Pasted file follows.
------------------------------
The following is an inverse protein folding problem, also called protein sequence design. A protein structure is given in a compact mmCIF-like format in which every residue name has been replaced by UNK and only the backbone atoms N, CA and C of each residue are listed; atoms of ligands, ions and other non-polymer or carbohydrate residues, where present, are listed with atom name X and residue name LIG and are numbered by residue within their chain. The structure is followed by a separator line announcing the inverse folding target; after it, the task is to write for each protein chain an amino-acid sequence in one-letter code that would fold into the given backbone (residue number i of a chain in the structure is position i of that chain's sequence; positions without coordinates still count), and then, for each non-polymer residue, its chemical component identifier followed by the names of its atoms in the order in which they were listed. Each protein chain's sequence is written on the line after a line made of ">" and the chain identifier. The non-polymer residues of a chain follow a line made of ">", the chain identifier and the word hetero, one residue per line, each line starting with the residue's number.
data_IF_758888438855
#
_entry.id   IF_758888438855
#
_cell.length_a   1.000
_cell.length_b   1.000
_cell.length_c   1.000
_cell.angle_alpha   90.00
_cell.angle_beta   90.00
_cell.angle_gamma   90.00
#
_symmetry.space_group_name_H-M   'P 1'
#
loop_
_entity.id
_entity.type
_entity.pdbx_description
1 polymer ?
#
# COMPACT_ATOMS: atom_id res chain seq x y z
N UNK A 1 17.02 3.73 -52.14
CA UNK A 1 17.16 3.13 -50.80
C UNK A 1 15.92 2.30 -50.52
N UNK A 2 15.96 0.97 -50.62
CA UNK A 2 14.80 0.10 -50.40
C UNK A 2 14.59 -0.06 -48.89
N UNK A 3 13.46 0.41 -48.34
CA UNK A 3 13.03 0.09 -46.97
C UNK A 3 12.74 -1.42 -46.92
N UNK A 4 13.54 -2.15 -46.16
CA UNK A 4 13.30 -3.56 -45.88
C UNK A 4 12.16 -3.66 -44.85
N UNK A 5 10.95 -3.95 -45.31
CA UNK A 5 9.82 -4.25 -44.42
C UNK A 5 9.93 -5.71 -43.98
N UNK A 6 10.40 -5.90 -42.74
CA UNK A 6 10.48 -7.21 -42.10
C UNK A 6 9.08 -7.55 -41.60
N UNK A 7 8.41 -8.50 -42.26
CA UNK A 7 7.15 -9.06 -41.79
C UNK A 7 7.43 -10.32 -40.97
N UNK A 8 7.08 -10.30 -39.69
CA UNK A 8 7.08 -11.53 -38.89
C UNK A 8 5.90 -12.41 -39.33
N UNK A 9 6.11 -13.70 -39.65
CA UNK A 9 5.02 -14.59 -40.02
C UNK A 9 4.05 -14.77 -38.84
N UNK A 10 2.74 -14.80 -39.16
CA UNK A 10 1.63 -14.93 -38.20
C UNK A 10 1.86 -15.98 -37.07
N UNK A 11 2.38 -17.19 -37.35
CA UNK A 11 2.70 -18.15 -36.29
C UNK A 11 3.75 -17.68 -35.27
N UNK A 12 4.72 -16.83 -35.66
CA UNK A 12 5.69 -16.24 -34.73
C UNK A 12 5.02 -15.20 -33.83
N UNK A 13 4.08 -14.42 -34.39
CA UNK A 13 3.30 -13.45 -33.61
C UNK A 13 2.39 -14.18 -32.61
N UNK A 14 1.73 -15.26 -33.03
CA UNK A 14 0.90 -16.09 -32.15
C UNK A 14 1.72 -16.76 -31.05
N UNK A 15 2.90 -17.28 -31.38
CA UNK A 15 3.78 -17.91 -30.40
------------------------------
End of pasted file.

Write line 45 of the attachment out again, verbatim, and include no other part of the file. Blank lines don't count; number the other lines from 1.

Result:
C UNK A 8 5.90 -12.41 -39.33